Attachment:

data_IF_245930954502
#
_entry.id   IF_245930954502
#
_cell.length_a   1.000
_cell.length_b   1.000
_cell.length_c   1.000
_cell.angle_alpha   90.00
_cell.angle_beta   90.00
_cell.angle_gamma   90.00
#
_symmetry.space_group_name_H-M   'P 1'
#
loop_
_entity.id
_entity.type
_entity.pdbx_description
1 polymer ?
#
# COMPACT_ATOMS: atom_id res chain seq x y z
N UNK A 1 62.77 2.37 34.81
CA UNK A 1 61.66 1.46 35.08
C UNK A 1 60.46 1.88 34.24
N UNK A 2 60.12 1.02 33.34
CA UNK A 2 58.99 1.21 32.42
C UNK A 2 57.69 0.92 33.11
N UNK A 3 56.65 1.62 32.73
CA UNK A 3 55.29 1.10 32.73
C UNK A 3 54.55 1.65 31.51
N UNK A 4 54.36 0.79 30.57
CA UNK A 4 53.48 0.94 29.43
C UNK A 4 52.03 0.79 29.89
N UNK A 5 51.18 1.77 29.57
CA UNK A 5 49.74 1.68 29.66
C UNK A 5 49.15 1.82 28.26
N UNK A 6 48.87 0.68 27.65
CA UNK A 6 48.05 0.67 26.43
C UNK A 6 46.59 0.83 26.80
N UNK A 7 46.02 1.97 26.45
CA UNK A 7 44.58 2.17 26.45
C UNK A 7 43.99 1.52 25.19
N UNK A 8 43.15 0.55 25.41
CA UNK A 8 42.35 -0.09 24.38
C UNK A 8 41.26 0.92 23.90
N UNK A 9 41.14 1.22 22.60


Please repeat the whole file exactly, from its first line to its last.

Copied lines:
data_IF_245930954502
#
_entry.id   IF_245930954502
#
_cell.length_a   1.000
_cell.length_b   1.000
_cell.length_c   1.000
_cell.angle_alpha   90.00
_cell.angle_beta   90.00
_cell.angle_gamma   90.00
#
_symmetry.space_group_name_H-M   'P 1'
#
loop_
_entity.id
_entity.type
_entity.pdbx_description
1 polymer ?
#
# COMPACT_ATOMS: atom_id res chain seq x y z
N UNK A 1 62.77 2.37 34.81
CA UNK A 1 61.66 1.46 35.08
C UNK A 1 60.46 1.88 34.24
N UNK A 2 60.12 1.02 33.34
CA UNK A 2 58.99 1.21 32.42
C UNK A 2 57.69 0.92 33.11
N UNK A 3 56.65 1.62 32.73
CA UNK A 3 55.29 1.10 32.73
C UNK A 3 54.55 1.65 31.51
N UNK A 4 54.36 0.79 30.57
CA UNK A 4 53.48 0.94 29.43
C UNK A 4 52.03 0.79 29.89
N UNK A 5 51.18 1.77 29.57
CA UNK A 5 49.74 1.68 29.66
C UNK A 5 49.15 1.82 28.26
N UNK A 6 48.87 0.68 27.65
CA UNK A 6 48.05 0.67 26.43
C UNK A 6 46.59 0.83 26.80
N UNK A 7 46.02 1.97 26.45
CA UNK A 7 44.58 2.17 26.45
C UNK A 7 43.99 1.52 25.19
N UNK A 8 43.15 0.55 25.41
CA UNK A 8 42.35 -0.09 24.38
C UNK A 8 41.26 0.92 23.90
N UNK A 9 41.14 1.22 22.60